Then there's the whole detailed area of food laws regarding labeling and packaging. In the U.S., for example, labels of imported products must concur with domestic ones, with specific lettering sizes and certain information on the "principal display panel." And although most of the rest of the world is on the metric system, canned or packaged foods imported to this country must bear weights and measures in pounds and ounces. (This creates problems for importers who must then reject foods on the basis of insufficient labeling, as well as for foreign companies who may not have the money or inclination to invest in relabeling.)

When it comes to expiration dates, too, labels vary. Because the heat shortens shelf life, expiration dates for food products being shipped to countries such as Saudi Arabia are generally sooner. According to the USDA's Foreign Agricultural Service, merchants importing foods to Arabian countries must be extremely careful to meet expiration date requirements as Arabian authorities closely adhere to those laws.

Irene Agnew of Berlitz/Agnew Tech Tran, a company that specializes in foreign language translations, says she recently worked on a project for a client selling to Saudi Arabia who wanted to give "an added display of cultural awareness" by using the lunar calendar for the expiration date, alongside the date of the solar calendar.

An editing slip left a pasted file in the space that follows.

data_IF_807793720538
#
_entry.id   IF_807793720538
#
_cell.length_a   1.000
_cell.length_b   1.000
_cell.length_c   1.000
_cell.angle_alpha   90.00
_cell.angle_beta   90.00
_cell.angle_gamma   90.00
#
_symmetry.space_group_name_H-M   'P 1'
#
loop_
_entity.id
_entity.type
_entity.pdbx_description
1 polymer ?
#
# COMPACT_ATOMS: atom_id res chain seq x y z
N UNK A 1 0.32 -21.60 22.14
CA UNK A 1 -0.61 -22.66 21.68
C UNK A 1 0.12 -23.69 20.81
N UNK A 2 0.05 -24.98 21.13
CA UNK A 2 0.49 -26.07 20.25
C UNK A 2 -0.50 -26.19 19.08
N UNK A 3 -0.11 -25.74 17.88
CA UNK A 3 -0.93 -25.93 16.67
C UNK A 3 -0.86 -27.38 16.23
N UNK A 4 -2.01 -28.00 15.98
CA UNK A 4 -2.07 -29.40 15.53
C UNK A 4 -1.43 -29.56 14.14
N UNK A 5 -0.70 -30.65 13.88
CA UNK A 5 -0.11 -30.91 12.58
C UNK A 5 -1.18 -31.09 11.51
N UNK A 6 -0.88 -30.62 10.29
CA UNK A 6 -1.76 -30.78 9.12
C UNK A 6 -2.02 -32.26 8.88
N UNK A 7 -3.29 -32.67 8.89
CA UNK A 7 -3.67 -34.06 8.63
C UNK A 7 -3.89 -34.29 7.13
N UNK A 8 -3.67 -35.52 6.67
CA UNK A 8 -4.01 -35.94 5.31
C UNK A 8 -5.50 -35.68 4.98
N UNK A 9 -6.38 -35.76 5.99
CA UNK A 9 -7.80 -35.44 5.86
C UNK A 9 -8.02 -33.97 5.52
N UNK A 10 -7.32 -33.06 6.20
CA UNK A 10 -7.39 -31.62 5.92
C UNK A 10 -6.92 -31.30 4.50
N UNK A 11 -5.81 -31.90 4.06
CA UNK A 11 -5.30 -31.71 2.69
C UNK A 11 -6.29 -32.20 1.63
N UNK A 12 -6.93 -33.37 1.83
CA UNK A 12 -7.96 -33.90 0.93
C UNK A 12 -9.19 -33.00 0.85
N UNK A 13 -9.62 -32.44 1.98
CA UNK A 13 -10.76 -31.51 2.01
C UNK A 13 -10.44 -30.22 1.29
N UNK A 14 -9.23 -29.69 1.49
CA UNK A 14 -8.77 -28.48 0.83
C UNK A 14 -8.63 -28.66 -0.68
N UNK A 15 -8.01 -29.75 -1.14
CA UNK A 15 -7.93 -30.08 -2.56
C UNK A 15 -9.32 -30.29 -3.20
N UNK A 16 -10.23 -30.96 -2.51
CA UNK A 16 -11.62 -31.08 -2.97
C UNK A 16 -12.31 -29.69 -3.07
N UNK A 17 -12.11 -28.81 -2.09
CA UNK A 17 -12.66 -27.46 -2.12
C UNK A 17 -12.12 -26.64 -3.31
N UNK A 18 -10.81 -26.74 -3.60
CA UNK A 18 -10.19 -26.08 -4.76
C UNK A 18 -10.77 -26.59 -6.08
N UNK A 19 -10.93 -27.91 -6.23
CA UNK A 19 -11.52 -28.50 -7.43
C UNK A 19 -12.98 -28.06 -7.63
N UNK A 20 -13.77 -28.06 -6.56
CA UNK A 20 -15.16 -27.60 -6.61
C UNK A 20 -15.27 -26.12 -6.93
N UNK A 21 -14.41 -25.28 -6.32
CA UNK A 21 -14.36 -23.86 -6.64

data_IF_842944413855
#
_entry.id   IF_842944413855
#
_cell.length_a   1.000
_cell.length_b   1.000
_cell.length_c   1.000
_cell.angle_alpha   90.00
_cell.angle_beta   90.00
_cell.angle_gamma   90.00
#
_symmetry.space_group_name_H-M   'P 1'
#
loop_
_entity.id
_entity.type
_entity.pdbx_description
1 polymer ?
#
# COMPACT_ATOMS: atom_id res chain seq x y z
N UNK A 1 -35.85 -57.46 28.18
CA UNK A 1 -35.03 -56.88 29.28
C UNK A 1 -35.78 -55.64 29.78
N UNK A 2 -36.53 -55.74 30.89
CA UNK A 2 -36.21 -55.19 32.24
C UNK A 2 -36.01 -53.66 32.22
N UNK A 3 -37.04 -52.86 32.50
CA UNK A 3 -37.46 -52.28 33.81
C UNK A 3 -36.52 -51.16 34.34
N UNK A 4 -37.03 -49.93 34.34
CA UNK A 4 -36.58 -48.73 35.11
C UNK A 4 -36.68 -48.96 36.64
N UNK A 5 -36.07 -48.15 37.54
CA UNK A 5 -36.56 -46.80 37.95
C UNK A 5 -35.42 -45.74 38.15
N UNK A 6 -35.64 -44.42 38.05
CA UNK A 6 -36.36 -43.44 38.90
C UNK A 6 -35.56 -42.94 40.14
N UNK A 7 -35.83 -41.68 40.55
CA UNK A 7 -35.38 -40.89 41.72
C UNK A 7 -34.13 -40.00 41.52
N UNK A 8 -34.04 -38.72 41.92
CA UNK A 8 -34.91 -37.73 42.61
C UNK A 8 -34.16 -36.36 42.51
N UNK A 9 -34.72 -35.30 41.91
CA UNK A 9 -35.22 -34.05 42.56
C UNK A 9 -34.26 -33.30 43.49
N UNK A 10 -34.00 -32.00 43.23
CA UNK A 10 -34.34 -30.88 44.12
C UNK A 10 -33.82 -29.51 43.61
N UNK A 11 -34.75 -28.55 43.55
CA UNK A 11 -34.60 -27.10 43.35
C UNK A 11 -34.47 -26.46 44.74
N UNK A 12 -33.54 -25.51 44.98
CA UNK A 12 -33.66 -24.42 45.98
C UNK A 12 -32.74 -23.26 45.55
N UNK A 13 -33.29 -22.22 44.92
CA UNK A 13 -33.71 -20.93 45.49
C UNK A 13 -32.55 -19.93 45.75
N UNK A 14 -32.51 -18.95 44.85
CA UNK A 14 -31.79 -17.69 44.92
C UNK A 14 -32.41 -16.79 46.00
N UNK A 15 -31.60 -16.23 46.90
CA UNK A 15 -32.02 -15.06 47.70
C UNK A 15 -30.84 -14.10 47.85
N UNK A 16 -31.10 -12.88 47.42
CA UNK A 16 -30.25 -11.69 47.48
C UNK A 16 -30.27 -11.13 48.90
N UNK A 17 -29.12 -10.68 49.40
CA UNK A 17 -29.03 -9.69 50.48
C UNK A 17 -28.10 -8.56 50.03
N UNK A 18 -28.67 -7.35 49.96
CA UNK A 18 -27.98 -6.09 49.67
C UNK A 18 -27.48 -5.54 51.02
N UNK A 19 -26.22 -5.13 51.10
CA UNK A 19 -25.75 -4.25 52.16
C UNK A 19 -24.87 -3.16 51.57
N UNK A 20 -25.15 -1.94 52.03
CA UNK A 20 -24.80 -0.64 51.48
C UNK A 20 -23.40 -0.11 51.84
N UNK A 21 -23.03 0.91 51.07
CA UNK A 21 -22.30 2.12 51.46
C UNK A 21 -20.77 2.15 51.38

Agnew says she did a lot of research to find the conversion, and after making a rather convoluted mistake, ended up with a client "screaming" about a $300,000 shipment of soup cans "ready to take a swim in the Red Sea." The Ad Game

It may be a generalization, says Manfredi of General Foods, but in France, advertising has to seduce, and in Germany, it should be blunt.

Yet, advertisers on foreign turf must also be careful not to offend. According to Berlitz, an advertiser selling refrigerators in Arabia made a crucial mistake. The photo of the refrigerator in the ad showed the door ajar with several food items inside. Among the foods was a smoked ham, and since Arabs don't eat pork, the ad did not produce the results hoped for by the advertiser, says Berlitz.